This chains just two blocks that wrap I/O calls; the ‘future’ operator appears twice, each time taking a block that is the closure to be executed in a separate thread. Then, for each future, we use the onSuccess method with another closure to specify what will happen, asynchronously, when the future succeeds.

We have one future nested inside another future’s onSuccess. You can repeat this with lots of futures to form a grand staircase, but a limit is imposed by our brains - can we understand the complexity of a staircase of many futures? It’s even worse when error handling is included. And then, how do you test it?

Taking away the asynchronous coding, what we are trying to achieve is

  val rateQuote = connection.getCurrentValue(USD)
  if (isProfitable(rateQuote)) {
    connection.buy(amount, rateQuote)
    println("Purchased " + amount + " USD")
  else throw new Exception("not profitable")

which is undeniably simpler to read, to modify and to test. It would also be simple to add many many more sequential steps that use the connection I/O object, each needing to block the thread.

Green Threads - The Answer?

It was mentioned earlier that the culprit for all this stuff is the JVM. Since Java 1.2, Green Threads (also here) were abandoned in favour of operating system (“native”) threads. This was largely a pragmatic move because multi-core support was essentially absent and needed a quick leg-up for obvious reasons. The poor performance of the green threads didn’t help - they needed a lot of remedial work but they got ditched instead.

This was a shame. It left us with the poor abstraction we have today - threads are expensive, concurrency is hard. It used to be this way with memory too, until garbage collection technology improved. We’d never go back to manual allocation now - this illustrates how important good abstractions are.

Green threads provide a far better abstraction, allowing concurrency to be a useful tool not a stumbling block. But green threads are no use if several hurdles can’t be overcome:

  • they must use all the cpu cores available to them
  • context switching must be cheap
  • I/O may block any thread engaged in it, but not any other thread and certainly not all other threads, which was the case in some early implementations.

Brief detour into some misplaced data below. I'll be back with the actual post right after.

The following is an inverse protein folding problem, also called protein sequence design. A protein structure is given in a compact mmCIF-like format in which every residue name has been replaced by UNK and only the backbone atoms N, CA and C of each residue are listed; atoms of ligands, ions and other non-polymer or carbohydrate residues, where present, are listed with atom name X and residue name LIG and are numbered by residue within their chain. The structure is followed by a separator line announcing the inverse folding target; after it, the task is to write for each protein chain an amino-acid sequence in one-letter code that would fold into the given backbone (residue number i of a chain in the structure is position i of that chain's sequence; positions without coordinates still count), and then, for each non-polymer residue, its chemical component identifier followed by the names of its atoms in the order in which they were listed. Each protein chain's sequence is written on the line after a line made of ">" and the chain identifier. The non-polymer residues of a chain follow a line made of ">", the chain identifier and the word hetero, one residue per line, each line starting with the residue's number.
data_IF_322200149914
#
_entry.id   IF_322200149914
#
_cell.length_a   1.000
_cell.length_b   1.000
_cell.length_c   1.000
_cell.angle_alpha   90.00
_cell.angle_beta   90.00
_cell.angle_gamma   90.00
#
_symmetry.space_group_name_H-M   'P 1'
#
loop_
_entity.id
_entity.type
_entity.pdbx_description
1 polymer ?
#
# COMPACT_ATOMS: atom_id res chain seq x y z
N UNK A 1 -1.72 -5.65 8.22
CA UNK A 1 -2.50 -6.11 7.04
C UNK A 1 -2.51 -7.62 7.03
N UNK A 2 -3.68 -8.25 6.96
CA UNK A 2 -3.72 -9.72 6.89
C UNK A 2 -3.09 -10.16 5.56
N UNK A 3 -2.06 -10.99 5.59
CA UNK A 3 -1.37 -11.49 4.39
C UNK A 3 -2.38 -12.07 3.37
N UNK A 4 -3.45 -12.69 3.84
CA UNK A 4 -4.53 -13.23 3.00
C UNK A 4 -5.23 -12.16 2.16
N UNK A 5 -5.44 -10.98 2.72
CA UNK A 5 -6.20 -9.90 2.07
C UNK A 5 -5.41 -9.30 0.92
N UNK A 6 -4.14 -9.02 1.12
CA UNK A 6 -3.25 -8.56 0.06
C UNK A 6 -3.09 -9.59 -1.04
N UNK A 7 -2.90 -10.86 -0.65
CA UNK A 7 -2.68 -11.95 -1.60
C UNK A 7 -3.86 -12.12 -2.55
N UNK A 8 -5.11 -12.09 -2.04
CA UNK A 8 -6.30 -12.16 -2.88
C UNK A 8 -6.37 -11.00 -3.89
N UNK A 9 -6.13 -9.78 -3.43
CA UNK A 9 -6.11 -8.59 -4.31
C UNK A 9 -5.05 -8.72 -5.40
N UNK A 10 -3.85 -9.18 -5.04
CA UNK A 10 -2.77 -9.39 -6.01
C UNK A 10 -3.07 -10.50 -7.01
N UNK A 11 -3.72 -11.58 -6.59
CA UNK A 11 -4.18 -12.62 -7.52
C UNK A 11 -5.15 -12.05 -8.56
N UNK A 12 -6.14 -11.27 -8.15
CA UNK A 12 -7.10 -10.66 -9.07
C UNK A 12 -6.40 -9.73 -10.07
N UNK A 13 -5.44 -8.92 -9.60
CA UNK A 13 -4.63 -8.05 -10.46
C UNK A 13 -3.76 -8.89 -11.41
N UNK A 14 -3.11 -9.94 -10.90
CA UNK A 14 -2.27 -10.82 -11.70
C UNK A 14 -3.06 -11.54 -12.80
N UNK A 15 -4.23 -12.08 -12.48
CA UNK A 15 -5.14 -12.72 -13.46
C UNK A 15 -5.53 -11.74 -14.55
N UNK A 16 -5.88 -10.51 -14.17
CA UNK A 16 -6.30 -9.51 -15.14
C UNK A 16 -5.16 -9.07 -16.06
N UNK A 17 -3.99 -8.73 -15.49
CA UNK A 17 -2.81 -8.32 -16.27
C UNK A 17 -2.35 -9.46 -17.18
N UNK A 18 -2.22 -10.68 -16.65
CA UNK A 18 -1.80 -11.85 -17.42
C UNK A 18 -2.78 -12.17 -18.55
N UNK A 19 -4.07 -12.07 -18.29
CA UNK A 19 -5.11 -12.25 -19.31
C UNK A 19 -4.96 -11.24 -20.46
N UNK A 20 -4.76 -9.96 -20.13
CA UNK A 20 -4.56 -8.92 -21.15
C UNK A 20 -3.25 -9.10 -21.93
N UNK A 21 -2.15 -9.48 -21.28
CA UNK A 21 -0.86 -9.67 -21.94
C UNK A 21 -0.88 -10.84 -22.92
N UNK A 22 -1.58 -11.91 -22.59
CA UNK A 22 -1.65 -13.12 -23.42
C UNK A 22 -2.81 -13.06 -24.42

I’ve often wondered why multi-threading is so hard in Java but it has now become clear - it was ultimately to do with the switch to native threads, which are:

  • good at using all the cpu cores
  • good at being truly concurrent, providing independent I/O etc
  • slow at context switching (compared with the best green thread implementations)
  • horribly greedy with memory, hence limiting the maximum usable number of them
  • a poor abstraction for any basis for expressing the real world, which is highly concurrent of course.

For comparison, besides Erlang the new Go language does a good job of huge concurrency, whilst enthusiastically advocating this as an importantly positive design decision. The grand-daddy of them all remains Occam, still an ongoing research project.

Is there anything we can do about it?

So, if a lot of programmer time is expended (wasted even?) coding up non-blocking I/O, futures etc, it’s a big shame we don’t have a better level of abstraction. Is all hope lost for Scala concurrency?

I don’t think so. There are several ways to deal with the complexities of futures staircases and a continuation passing style of interleaving. For example,

  • Using a Scala compiler plugin (SIP-18) so that a sequential block of code that contains I/O operations could be automatically mapped to the equivalent Futures Staircase. A single SIP-14 ExecutionContext thread-pool would eliminate the thread-pool starvation problems mentioned above.

  • Ditto but mapped instead to continuation-passing style - very hard to write manually but should be straightforward to automate. This might not be possible - would blocking I/O be crippling? I suspect so.

There is plenty of scope here for further research, the results of which could be potentially highly beneficial.

comments powered by Disqus